ATV Simulator

by David Whittaker, James Wilson, Nigel Fletcher, Tim Miller
Code Masters Ltd
Crash Issue 46, Nov 1987   page(s) 130,131

Producer: Code Masters
Retail Price: £1.99
Author: Tim Miller

Put on that crash hat, squeeze into those squeaky leathers and buckle on your boots - it's time to scramble aboard your chubby-wheeled All Terrain Vehicle (ATV) and head for the roughest, toughest, meanest scenery you can find.

You can take runs against the clock on obstacle-littered courses that spread themselves over sand dunes, grassy land, snowscapes and dirt tracks.

Many obstacles require careful negotiation - if your ATV gets stuck you lose valuable time attempting to free its wheels. Speed is crucial, not only in your race against the clock but also in determining your success at negotiating hazards. Fastest is not always best, Tackling even the most innocuous obstacle, such as a small rock, at the wrong velocity or in the wrong manner can rip your grip and buttocks from handlebar and seat and propel you in an elegant swallow dive through the air.

And there are some strange obstacles which you have to drive into to believe...

The ATV can do wheelies, which help it climb steep surfaces, and jump, which provides you with extra lift as you tackle a ramp.

But sometimes not even such skilful manoeuvres can save you from a tumble. If this is your fate, recover quickly, run back to your vehicle and remount it with all the daredevil panache you can muster after a bone-jarring fall.

If you manage to complete a course within the time allowed, and with sufficient fuel remaining, you move on to the next visceravibrating track.


Joysticks: Cursor, Kempston, Sinclair
Graphics: well-defined and reasonably colourful, but a bit jerky on the scrolling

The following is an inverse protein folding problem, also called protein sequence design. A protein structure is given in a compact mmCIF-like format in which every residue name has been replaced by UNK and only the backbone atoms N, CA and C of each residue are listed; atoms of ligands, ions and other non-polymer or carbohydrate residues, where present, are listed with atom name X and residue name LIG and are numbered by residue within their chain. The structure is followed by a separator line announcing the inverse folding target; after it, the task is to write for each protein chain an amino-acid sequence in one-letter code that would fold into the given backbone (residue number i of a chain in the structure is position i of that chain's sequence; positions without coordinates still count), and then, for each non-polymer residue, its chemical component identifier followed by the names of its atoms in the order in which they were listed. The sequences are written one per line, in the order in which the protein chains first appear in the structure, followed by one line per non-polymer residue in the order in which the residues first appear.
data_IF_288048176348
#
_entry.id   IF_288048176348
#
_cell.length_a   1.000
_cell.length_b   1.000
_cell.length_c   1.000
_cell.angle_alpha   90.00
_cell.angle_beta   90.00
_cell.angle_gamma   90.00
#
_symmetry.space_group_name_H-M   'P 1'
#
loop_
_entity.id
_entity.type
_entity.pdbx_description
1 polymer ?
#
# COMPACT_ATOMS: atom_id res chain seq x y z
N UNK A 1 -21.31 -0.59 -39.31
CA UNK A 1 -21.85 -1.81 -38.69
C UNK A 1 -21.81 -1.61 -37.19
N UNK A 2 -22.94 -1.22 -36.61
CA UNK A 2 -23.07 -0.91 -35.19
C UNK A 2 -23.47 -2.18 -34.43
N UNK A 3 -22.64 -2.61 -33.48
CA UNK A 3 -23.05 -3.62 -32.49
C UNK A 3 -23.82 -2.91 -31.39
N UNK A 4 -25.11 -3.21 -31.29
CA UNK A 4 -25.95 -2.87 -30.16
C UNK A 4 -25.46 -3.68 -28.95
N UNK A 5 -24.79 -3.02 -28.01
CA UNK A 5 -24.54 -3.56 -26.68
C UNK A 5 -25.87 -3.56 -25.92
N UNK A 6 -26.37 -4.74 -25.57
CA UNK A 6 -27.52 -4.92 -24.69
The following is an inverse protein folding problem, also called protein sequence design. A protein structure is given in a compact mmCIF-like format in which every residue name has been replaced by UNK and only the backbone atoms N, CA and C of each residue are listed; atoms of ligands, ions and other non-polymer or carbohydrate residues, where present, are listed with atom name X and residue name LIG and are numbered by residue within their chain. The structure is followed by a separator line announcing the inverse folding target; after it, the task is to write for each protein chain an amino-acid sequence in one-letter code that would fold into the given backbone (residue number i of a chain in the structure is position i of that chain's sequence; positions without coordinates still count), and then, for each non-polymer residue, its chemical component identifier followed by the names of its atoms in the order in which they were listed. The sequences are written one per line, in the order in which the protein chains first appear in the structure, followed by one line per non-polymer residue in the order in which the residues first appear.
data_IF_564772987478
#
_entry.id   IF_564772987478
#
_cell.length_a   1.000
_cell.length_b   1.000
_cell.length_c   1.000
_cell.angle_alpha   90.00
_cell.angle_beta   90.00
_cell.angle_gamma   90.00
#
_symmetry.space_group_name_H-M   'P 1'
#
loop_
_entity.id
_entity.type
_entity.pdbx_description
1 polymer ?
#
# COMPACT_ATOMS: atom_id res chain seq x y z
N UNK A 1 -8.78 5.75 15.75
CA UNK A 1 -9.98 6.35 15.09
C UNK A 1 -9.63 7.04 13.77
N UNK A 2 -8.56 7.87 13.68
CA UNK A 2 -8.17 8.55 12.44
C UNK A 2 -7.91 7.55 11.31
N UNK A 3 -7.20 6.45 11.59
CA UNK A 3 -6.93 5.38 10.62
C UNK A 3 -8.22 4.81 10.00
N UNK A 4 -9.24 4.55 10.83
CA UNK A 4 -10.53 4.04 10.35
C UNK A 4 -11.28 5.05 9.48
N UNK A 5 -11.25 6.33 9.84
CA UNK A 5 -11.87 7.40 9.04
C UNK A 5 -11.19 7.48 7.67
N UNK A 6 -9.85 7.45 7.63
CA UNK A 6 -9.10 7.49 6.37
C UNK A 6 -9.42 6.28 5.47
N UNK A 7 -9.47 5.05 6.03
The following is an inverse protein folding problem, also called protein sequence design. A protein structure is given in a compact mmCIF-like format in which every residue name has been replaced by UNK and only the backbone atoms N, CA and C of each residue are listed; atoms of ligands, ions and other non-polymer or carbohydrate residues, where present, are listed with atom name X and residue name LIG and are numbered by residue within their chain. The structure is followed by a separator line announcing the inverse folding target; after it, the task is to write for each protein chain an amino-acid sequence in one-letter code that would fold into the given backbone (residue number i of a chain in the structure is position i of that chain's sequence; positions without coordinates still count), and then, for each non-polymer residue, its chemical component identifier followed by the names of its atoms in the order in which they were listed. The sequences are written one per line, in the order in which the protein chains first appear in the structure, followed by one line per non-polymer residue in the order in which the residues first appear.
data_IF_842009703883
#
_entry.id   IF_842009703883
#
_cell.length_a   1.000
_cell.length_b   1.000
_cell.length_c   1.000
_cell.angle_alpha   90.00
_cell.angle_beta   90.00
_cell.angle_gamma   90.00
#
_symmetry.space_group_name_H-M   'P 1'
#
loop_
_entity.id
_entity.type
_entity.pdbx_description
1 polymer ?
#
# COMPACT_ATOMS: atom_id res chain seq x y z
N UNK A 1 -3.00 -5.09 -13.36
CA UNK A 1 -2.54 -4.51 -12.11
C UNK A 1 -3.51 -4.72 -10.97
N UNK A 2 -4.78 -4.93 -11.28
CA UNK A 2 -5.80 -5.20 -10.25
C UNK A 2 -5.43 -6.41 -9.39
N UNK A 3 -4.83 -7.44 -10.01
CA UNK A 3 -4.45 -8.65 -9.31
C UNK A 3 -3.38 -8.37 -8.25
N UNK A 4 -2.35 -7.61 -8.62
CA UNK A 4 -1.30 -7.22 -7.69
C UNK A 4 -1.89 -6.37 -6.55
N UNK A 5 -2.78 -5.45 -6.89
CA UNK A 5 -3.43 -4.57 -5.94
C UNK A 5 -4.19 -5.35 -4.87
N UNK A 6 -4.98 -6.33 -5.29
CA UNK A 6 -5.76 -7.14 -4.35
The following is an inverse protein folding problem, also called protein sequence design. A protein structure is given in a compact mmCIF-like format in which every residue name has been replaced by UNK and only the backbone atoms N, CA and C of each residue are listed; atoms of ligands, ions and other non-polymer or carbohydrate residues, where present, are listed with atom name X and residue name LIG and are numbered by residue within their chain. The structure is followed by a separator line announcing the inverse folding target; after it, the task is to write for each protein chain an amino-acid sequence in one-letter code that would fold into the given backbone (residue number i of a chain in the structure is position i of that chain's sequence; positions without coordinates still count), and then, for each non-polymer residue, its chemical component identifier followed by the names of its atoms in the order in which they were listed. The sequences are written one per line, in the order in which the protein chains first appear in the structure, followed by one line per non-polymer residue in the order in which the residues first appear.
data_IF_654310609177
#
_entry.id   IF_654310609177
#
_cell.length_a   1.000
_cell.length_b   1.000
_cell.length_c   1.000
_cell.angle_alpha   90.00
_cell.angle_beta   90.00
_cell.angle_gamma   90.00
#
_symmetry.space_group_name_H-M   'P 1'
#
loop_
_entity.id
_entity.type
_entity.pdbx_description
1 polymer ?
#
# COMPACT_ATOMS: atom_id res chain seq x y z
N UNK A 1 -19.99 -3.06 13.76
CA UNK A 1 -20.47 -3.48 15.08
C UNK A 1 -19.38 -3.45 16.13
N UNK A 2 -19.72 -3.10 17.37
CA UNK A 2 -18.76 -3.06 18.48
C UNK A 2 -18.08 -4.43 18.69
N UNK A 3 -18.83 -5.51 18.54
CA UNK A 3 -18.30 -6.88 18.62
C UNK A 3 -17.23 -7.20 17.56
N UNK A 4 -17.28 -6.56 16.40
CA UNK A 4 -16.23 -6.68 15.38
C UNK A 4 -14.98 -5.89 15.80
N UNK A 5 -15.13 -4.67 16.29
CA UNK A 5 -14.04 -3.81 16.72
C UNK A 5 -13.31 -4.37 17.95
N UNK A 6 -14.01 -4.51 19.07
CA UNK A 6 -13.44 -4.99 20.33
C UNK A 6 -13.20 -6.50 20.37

Sound: good David Whittaker tune with neat FX
Options: definable keys

Surely the programmer intended this as a mickey-take of all the other racing games? Perhaps not, but I haven't had such a good time trying to complete six laps of lunacy in ages. There are some novel uses of hard surfaces which make life hell - ever tried to get a four-wheeled bike off a beach ball that's being bounced on the nose of a seal? My only real niggle is that ATV Simulator is much too easy; there should be a lot more levels to give it that extra bit of lasting appeal. I wouldn't pay two quid for a game that would only keep me occupied for a couple of hours.
BEN [59%]

Wow! It's Kikstart on an ATV. Control is a bit hard at first but once you've got the hang of it the game's great fun. The graphics are adequately defined and colour is used well but the sound isn't very good there's a nice tune on the title screen and between levels, but only gritty spot FX for the motor sound. There's also a gameplay problem with the time limit: climbing back onto your vehicle is very time-consuming. ATV Simulator is a thoroughly addictive game and a favourite of mine because I'm the only reviewer that can get to the water level. HA!
NICK [88%]

Well, it's about time someone had a go at Kikstart on the Spectrum - and though this isn't as playable as the Commodore classic it certainly has all the humour. Where ATV Simulator fails is in the number of 'impossible' situations and the frequency with which they appear - many times I lost control of my bike, or the ATV just reappeared on the screen out of my reach. The animation of the driver and his vehicle is brilliant and realistic, especially when you're trying to pull the bike out of a hole. There's no doubt that lots of time has been spent making ATV Simulator aurally and visually appealing, but you've got to have more to a game than slick presentation.
PAUL [50%]

Presentation: 78%
Graphics: 69%
Playability: 65%
Addictive Qualities: 59%
Overall: 66%

Summary: General Rating: An amusingly entertaining and playable biking game of dubious lastability.

Transcript by Chris Bourne